Critics Accuse Russia’s 'Homeland' of 'Cowardice'

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Russia's new TV series Rodina follows Alexey Bragin who has returned to his estranged family from captivity in Chechnya Rodina

The first series of the Russian version of Homeland, or Rodina, as it is called in Russia, has received a mixed audience in the country, with critics accusing it of “cowardice” for failing to tackle modern-day Russia’s major political themes.

The political thriller, which airs on Russian-state owned television channel, Rossiya 1, closely mirrors the popular U.S. version, starring Damian Lewis and Claire Danes, which in turn is based on the Israeli series, Prisoners of War.

The series depicts Aleksey Bragin, a Russian Intelligence officer, who has returned home after vanishing in Chechnya in 1993, taken captive by Islamist terrorists, according to Moscow-based online newspaper, lenta.ru. But unbeknown to the authorities, Bragin has secretly converted to Islam and plans to carry out a terrorist attack in Moscow. The only person who suspects his motives is a blonde counterterrorist operative, Anna Zimina, who eventually falls for Bragin.

While critics have noted the similarities between Homeland and Rodina, with one critic writing for the website TJournal, noting that the first episode of Rodina is “basically a frame-by-frame reproduction of the American show”, there are some significant changes. Bragin was held captive in Chechnya, for example, while Nicholas Brody in the US version was held in Afghanistan. Whereas Homeland implicates the US government in drone attacks, Rodina steers clear of implicating the Kremlin of any wrongdoing.

The series has proved to be popular, topping the ratings constantly during the two weeks since it first premiered on 16 March. According to the BBC, it is the most popular drama serial to appear on the official channel Rossiya 1 in two years.

But critics have been quick to point out the show’s weaknesses, accusing its producers of “cowardice” for failing to tackle major modern-day political themes.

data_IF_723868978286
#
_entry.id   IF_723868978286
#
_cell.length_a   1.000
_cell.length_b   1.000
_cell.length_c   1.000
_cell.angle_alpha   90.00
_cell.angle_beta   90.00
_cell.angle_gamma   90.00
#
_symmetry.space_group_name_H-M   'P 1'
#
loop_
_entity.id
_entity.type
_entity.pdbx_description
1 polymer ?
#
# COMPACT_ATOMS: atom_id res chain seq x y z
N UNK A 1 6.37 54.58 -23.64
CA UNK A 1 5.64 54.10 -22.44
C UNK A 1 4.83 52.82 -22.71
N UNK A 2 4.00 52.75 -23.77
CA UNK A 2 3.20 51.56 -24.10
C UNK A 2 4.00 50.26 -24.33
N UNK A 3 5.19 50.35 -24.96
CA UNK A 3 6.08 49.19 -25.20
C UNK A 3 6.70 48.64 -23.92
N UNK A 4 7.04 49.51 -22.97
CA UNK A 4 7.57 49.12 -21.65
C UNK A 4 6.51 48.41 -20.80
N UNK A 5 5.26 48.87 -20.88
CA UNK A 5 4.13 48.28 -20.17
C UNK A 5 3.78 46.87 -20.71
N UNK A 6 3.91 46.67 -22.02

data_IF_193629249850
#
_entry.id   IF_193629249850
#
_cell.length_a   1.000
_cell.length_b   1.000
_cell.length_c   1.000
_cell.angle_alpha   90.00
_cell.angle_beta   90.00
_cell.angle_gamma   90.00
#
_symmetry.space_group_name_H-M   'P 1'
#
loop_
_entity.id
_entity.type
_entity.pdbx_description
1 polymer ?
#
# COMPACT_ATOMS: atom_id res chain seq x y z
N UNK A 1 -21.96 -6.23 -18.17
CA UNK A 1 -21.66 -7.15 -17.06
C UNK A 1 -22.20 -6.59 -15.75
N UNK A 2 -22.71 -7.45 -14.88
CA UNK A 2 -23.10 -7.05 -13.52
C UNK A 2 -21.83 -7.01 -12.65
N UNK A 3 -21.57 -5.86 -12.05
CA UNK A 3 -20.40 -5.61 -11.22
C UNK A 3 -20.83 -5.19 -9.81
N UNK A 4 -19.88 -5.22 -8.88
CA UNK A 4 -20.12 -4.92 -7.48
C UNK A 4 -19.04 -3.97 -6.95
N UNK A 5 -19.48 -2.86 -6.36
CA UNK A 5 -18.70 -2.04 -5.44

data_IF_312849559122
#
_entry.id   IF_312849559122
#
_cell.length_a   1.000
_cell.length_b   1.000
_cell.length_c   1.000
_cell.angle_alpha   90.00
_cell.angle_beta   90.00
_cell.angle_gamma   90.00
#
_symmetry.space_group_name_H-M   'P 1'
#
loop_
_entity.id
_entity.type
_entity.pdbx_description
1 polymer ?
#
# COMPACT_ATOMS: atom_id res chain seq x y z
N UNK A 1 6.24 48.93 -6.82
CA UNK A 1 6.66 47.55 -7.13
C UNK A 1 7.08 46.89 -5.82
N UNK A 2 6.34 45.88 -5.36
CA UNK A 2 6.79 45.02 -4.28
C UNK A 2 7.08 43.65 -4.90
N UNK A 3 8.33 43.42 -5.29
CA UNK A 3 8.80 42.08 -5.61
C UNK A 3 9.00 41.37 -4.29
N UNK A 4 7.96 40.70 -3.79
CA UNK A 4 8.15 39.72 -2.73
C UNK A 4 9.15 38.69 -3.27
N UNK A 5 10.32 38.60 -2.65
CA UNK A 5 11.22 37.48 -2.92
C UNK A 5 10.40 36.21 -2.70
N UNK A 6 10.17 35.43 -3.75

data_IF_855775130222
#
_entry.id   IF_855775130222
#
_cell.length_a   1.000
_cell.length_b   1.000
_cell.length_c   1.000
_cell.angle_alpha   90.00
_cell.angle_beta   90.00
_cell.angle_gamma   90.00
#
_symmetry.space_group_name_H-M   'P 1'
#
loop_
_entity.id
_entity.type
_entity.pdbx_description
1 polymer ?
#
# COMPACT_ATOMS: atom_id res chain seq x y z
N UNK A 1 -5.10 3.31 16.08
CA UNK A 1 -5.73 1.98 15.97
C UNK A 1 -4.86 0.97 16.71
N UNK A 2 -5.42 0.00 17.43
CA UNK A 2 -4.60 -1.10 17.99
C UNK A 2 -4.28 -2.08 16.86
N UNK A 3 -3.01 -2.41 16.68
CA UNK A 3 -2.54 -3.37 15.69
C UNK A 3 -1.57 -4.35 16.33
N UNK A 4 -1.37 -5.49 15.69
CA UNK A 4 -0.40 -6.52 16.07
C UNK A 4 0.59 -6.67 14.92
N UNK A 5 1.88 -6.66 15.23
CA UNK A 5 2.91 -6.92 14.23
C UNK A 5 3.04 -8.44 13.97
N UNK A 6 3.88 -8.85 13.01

Controversially, Rodina is set in 1999, a year before Vladimir Putin was appointed president of Russia. While Rodina's writer and director Pavel Lungin explained to liberal TV station Dozhd that this is because 1999 was the last "year of general unrest before the advent of general calm in 2000", critics say it is because the television producers wish to avoid any retaliation or criticism from the Russian authorities.

"I think there is an inner sense that there are limits beyond which you must not go," Russian TV critic Irina Petrovskaya told radio station Ekho Moskvy. Thriller writer Lev Gurskiy described the decision to set the series 16 years in the past as "elementary cowardice", according to the regional website Versiya Saratov.

According to Russian critic Vadim Elistratov writing for the website TJournal, setting the political thriller in 1999 is less of a problem than the show’s historical blunders, such as the use of sophisticated phones and technology that did not exist in 1999. “The reasons for picking 1999 are obvious: it was easier then to imagine a major terrorist attack on the Russian heartland, but this nuance is clearly no excuse for the show’s many historical inaccuracies.”

“On the other hand, however, the show so far looks mostly like an unnecessary, forced Russification that likely appeals only to viewers who refuse to watch American TV for some ideological reason,” Elistratov concludes.

Despite that, the show’s producer has already confirmed that a second series of the show is  already in production.